2 tablespoons dishwashing soap (bubble experts generally recommend Dawn or Joy.)
Glycerin for strength (sold at drugstores and craft stores)*
Guar gum for size (look for this food thickener in the bulk section of a supermarket like Whole Foods so you can get just the amount you need.)**

*Also known as glycerol, glycerin is a humectant, a substance that keeps things moist. Bubbles burst when they dry out, so adding glycerin can make them last longer. Most formulas call for about 2 teaspoons per batch, but for extra strong bubbles, experiment with adding up to 4 tablespoons (2 ounces) per batch. The drawback: it makes your bubbles heavier and doesn’t make them bigger.

**For amazing monster-size bubbles, you need an extra stretchy formula. You can achieve that by adding a small amount of a polymer, such as guar gum, a food thickener.

To help the guar gum dissolve better, mix ¼ teaspoon of the powder with enough glycerin to create a paste. Mix the paste into the water in the jar, add the dishwashing soap and give everything a good stir.

Pro tips

Since bubbles pop from evaporation, the best time to blow them outdoors is when the air is calm and muggy, such as after a rain shower. On colder days, however, your bubbles may fly higher, because your warm breath is lighter than the cold air. In extremely cold weather, you can watch your bubbles freeze into ice orbs (or watch it on YouTube). And if you really want your bubbles to last, keep them in a sealed jar with a little bubble solution on the bottom. Bubble entertainer Eiffel Plasterer (Google him!) is said to have kept a bubble this way for nearly a year!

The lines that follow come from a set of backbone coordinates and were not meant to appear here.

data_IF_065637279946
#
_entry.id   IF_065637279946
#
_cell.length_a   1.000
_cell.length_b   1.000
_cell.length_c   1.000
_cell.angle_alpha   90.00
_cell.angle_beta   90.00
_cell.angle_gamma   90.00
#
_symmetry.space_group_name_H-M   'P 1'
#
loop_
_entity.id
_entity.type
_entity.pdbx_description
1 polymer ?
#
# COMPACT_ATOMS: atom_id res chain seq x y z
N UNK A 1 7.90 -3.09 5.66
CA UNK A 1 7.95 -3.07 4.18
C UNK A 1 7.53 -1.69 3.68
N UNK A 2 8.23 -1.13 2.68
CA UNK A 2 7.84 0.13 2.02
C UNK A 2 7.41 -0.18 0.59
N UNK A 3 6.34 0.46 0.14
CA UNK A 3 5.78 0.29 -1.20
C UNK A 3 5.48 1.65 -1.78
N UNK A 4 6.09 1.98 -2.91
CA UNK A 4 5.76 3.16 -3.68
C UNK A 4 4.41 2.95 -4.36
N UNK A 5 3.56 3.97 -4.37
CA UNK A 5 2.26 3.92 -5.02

Homemade Bubble Wands

Sure, you could use those plastic rings that come in store-bought bubble mixes. But other options are all around you. Try using one of these.

A string wand. These devices use a circle of string wick to make immense bubbles. For a simple homemade version, thread about 3 feet of string or yarn through two straws and tie it in a knot. Holding a straw in each hand, dip the device in a wide flat container of mix.

The metal ring from a mason jar. Add a clothespin for a handle and pour your bubble mix into a shallow plate for dipping.

A pipe cleaner. Bend it into a lollipop shape. The fuzz holds the soap mix like a paintbrush.

A wire coat hanger. Bend it into a large lollipop shape. Use a plate, Frisbee, or any other wide and flat container to hold your mix. For monster bubbles, wrap the wire hoop in a cotton shoelace to hold even more liquid. Tape the handle for a grip.

Project #2: Make your own Goo

This smooth, rubbery material can be stretched and squished.

Materials

Pint-size mason jar with two-piece lid
4 ounces white glue
1 teaspoon baking soda
Paint stirrer or other mixing tool
1 tablespoon contact lens solution — look for a brand that contains boric acid.
5 or so drops of food coloring

Instructions

1. Pour the glue into the mason jar.
2. Add the baking soda and stir to combine thoroughly. Add the food coloring and stir to combine. (For Multicolored Goo, Glitter Goo or Fluffy Goo variations, add any extra ingredients now.)